1. #11
    Ext GWT Premium Member icfantv's Avatar
    Join Date
    Sep 2011
    Location
    Superior, CO
    Posts
    411
    Answers
    20
    Vote Rating
    21
    icfantv will become famous soon enough icfantv will become famous soon enough

      0  

    Default


    We don't have a use case, which is why I was asking about a SortedSet. A List implies some order but not uniqueness whereas a Set implies uniqueness but no order. To me, a SortedSet is the happy medium because it implies both some type of ordering and uniqueness among elements.

    I still can't think of a scenario whereby I would have two duplicate model objects but each one would return a different key value - to me, this implies that the models are not the same, and thus, not duplicates.

    Additionally, you talked about performance. Using the right SortedSet implementation can be significantly faster than a List. Java's implementation of TreeSet uses its implementation of TreeMap, which is a red-black tree. Red-black trees have a best and worst O(log n) for searching, inserting, and deleting (sorting is done on insert) whereas a list has at best an O(n log(n)) for sorting.

    References:
    http://en.wikipedia.org/wiki/Red%E2%80%93black_tree
    http://en.wikipedia.org/wiki/Sorting_algorithm

  2. #12
    Sencha - GXT Dev Team
    Join Date
    Feb 2009
    Location
    Minnesota
    Posts
    2,717
    Answers
    109
    Vote Rating
    88
    Colin Alworth is a glorious beacon of light Colin Alworth is a glorious beacon of light Colin Alworth is a glorious beacon of light Colin Alworth is a glorious beacon of light Colin Alworth is a glorious beacon of light

      0  

    Default


    In Java, you'd be exactly right, and I'd be foolish to not look into at least considering these changes, but in GWT/Java, where ArrayList is compiled to create JS Array instances, the game is a little different.

    JavaScript has native arrays and objects, and ArrayList is re-implemented to use them, as opposed to Java's array type. From com.google.gwt.emul.java.lang.ArrayList:

    /**
    * Resizeable array implementation of the List interface. <a
    * href="http://java.sun.com/j2se/1.5.0/docs/api/java/util/ArrayList.html">[Sun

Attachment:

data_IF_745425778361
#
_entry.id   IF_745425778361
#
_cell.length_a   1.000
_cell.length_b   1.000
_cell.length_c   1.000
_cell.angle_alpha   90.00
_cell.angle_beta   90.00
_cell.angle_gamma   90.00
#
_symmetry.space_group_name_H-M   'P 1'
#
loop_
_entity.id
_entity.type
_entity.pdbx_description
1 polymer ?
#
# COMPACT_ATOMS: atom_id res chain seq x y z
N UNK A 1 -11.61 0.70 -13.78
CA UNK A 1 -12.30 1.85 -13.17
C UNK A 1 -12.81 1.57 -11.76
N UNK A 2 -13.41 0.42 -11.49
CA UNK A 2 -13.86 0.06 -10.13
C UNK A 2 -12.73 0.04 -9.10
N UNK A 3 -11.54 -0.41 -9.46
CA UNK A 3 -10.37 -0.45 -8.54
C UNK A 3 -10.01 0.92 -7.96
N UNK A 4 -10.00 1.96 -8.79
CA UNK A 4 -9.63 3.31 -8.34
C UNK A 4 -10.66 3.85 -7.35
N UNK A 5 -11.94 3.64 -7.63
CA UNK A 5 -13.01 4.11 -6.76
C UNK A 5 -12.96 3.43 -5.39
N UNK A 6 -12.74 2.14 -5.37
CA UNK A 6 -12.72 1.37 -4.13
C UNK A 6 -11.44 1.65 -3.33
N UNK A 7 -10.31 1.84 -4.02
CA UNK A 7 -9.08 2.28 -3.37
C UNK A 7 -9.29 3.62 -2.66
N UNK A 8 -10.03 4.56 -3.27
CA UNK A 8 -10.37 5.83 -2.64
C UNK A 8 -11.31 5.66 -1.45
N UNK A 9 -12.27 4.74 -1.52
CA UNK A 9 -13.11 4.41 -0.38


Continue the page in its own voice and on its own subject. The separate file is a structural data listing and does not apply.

* docs]</a>
    *
    * <p>
    * This implementation differs from JDK 1.5 <code>ArrayList</code> in terms of
    * capacity management. There is no speed advantage to pre-allocating array
    * sizes in JavaScript, so this implementation does not include any of the
    * capacity and "growth increment" concepts in the standard ArrayList class.
    * Although <code>ArrayList(int)</code> accepts a value for the initial
    * capacity of the array, this constructor simply delegates to
    * <code>ArrayList()</code>. It is only present for compatibility with JDK
    * 1.5's API.
    * </p>
    *
    * @param <E> the element type.
    */
    The implementation then is almost entirely JSNI wrapping around standard JS Array methods, and will be pretty efficient, especially for iterating through them, which is the main use case in Stores where performance is important, visiting each item to render it.

    Can you suggest a class that should be a good SortedSet implementation to try backing the ListStore with, and is available in the available JRE classes in GWT? I might try a quick implementation, see what happens performance-wise.

  3. #13
    Ext GWT Premium Member icfantv's Avatar
    Join Date
    Sep 2011
    Location
    Superior, CO
    Posts
    411
    Answers
    20
    Vote Rating
    21
    icfantv will become famous soon enough icfantv will become famous soon enough

      0  

    Default


    Ack! I'd forgotten that we're dealing with Java --> J/S conversion.

    I see TreeSet/TreeMap implementations in GWT SVN: http://code.google.com/p/google-web-...emul/java/util, is this what's used to generate J/S versions of java.util.[TreeSet/TreeMap]? I don't think this is what you're talking about though.

    I'm perusing the google-collections framework (apparently, now known as Guava) and they have plenty of GWT Compatible (annotated with GwtCompatible) collections. But, this would introduce a transient dependency on GXT API users and it looks like their SortedMultiset collection allows duplicates (however duplicate here means occurrences of the same single element).

    Additionally, it appears that the LightweightCollections effort was killed as well due to "the GWT implementaiton of teh Java libraries performed reasonably well, even when compared to a simple encapsulation of J/S datastructures. HashMap even provides specialized behavior for String keys.

    I would be curious as to the performance of Google's code, but to answer your question, I don't have an alternative implementation.